Central Bankers Ignore Voters
Most of the central bankers and the head of the IMF ignored the power of voters in the developed nations, where growth and deficits are twin problems, when they made comments at the recent Jackson Hole annual financial forum. Politicians, however, were aggressively criticized for their failures to address stimulus needs and sovereign debt trouble. The bankers’ suggestions about more political cooperation ignore the upcoming national elections or changes in power in some of the countries with the largest GDPs in the world.
Ben Bernanke was the first of the banker to comment that the battle among elected officials in his country — the U.S. — was the most formidable stumbling block to the creation of solutions for the failure of GDP growth and deficit reduction. He said:
The negotiations that took place over the summer disrupted financial markets and probably the economy as well, and similar events in the future could, over time, seriously jeopardize the willingness of investors around the world to hold U.S. financial assets or to make direct investments in job-creating U.S. businesses. Although details would have to be negotiated, fiscal policymakers could consider developing a more effective process that sets clear and transparent budget goals, together with budget mechanisms to establish the credibility of those goals.
Bernanke did not mention that a U.S. presidential election is only a little over a year away. Both Democrats and Republicans have taken many of the positions they will use to try to draw votes. First among these is the fate of tax rates and the future of Social Security and Medicare. Congress and the Administration would not have stretched approval of a new debt cap until the last moment if either believed that the outcome would not be an important issue in the next election. Politicians may be the villains, but they act largely on what they see as their prospects for reelection.
IMF chief Lagarde spoke about the effects of disagreements among countries in Europe. These are almost entirely due to the near-term political positions of the prime ministers and financial ministers in each of the countries involved. She said, “In such an atmosphere, there is no room for ambivalence about its future direction. An unclear or confused message will add to market uncertainty and magnify the eurozone’s economic tensions.”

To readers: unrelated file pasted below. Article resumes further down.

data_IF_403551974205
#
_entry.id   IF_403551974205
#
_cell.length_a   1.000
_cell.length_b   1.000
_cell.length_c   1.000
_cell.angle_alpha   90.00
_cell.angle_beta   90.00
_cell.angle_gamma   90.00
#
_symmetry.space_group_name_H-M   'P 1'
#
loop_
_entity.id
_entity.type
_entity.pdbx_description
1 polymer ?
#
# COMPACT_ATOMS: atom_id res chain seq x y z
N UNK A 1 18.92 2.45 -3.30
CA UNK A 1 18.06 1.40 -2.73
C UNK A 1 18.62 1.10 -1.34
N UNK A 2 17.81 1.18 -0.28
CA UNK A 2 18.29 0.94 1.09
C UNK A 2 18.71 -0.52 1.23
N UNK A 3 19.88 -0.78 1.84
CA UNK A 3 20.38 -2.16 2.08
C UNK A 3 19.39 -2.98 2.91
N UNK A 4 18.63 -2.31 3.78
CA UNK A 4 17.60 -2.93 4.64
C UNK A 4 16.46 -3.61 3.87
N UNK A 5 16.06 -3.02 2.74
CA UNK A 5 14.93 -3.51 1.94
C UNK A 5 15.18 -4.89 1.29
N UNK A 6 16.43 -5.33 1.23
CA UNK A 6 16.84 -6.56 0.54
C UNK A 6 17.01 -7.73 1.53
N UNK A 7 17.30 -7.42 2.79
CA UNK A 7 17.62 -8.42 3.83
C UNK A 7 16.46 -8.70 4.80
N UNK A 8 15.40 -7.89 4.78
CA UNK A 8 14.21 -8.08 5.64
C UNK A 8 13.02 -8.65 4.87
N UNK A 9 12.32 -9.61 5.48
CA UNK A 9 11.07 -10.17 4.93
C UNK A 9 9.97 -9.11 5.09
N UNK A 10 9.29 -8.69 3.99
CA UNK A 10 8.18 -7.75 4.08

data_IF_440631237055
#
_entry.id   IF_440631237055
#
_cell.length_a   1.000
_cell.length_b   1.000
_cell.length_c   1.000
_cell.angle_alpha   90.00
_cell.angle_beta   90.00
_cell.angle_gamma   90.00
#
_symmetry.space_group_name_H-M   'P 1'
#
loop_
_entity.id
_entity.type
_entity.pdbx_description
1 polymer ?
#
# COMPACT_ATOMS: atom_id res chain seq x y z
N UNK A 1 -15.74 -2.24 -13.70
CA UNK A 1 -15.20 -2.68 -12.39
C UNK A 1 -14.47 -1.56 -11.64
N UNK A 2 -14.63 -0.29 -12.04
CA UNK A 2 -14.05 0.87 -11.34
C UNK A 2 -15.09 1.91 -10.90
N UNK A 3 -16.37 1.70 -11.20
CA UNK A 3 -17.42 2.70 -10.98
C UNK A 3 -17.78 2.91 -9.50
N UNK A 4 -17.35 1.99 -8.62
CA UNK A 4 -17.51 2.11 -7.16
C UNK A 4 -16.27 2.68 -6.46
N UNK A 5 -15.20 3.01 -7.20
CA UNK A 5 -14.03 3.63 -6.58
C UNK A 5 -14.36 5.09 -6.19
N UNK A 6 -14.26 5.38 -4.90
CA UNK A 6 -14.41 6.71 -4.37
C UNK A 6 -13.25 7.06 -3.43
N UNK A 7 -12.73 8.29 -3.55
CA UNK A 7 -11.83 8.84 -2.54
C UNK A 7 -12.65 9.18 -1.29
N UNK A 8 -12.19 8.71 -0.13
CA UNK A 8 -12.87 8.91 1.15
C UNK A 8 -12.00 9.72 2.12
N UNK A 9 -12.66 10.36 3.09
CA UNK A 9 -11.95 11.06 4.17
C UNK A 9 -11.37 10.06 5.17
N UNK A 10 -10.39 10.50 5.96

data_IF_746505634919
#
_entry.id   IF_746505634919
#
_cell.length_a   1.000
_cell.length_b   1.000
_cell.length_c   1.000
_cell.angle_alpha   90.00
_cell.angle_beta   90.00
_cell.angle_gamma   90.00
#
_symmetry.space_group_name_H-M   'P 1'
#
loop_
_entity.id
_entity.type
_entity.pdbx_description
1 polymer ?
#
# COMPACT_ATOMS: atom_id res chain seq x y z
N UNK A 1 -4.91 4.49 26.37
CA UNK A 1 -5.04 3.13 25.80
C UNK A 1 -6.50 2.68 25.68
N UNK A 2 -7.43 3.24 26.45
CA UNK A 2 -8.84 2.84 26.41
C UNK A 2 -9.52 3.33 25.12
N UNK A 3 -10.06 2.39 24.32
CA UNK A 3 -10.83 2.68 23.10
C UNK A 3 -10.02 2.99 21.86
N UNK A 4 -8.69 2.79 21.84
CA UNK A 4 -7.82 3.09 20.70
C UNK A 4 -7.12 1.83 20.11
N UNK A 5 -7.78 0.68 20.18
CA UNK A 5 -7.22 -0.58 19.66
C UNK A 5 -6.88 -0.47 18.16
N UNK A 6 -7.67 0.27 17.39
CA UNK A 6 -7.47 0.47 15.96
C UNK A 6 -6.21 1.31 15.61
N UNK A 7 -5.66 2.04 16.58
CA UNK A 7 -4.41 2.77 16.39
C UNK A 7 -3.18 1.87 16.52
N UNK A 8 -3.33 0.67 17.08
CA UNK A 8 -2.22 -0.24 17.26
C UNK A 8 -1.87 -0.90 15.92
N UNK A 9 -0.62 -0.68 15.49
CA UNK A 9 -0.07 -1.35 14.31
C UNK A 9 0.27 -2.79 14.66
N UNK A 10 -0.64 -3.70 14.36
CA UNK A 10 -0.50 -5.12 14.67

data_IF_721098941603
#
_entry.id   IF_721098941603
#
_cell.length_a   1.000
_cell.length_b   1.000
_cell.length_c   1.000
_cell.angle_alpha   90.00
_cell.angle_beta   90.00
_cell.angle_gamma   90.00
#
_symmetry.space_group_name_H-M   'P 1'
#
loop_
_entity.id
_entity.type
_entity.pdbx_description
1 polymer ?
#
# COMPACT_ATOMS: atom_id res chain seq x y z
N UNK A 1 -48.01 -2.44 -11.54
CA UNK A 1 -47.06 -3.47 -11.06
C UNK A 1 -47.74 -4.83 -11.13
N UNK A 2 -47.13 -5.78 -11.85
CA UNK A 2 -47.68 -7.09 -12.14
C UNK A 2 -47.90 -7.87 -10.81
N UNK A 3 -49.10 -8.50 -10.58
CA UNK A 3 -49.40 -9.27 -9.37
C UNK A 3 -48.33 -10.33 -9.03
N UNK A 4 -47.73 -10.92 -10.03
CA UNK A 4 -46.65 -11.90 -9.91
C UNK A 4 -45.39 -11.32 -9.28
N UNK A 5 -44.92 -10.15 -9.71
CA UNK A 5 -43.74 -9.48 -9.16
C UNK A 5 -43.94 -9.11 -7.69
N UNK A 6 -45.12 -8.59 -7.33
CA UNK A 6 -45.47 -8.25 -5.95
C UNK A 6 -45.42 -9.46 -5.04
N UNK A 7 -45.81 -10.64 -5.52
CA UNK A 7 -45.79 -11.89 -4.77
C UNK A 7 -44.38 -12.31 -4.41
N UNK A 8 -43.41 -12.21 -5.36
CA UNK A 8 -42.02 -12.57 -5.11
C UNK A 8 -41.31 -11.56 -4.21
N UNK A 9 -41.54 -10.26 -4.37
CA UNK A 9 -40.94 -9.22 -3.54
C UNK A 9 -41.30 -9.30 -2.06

Angela Merkel’s fate as chancellor has been jeopardized by some of her decisions that have backed aid to financially weak EU countries. Her bias toward support for these nations has changed recently. She rejected the creation of common bonds for the eurozone. The 2013 German elections are close enough, and polls show enough resistance to the country’s participation in bailouts, that her options to do anything more to prevent a sovereign debt crisis in Europe have been exhausted.
President Nicolas Sarkozy faces elections in less than eight months. He admitted recently that the sudden slowdown in France’s economy meant probable elimination of tax breaks for companies and probably new government expense cuts. “Sarkozy’s conservative government aims to cut the public deficit from 7.1 percent of gross domestic product in 2010 to 5.7 percent this year and then to 4.6 percent in 2012,” Reuters reports. His reelection chances would sustain a great blow if the country loses it AAA credit rating. France’s participation in the rescue of Greece and other southern European nations is nearly as critical as Germany’s.
Japan and the UK may not have been the targets of comments at Jackson Hole, but their options to stimulate their economies because of political battles are likely even more limited than those of the U.S. and EU. And, the competition for political power in each country is immense. The Democratic Party elected a brand new prime minister — Yoshihiko Noda. The third largest economy in the world will continue to struggle with the finance aftermath of the March earthquake. Last week, Moody’s lowered Japan’s grade one step to Aa3. Noda will be under pressure to set financial policy that will not increase Japan’s massive debt. Moody’s listed political turmoil among its reasons for the cut. Japan has had six prime ministers in five years.
UK Prime Minister David Cameron’s austerity plan has also been challenged as his country’s GDP grew only0.2% from the first to second quarter this year. Cameron promised voters ahead of the previous election that his fiscal policies were essential to improved national finances. But his budget to cut government expenditures will cause the loss of 300,000 government jobs. Many economists and his political foes say that his austerity programs are the reason for the faltering of the UK economy.
Neither central bankers nor the IMF head said a single thing about the role of voters in the acute deficit and stimulus problems that have become so critical. And politicians will not act in the best interests of their national finances if they believe they will not keep their jobs.
Douglas A. McIntyre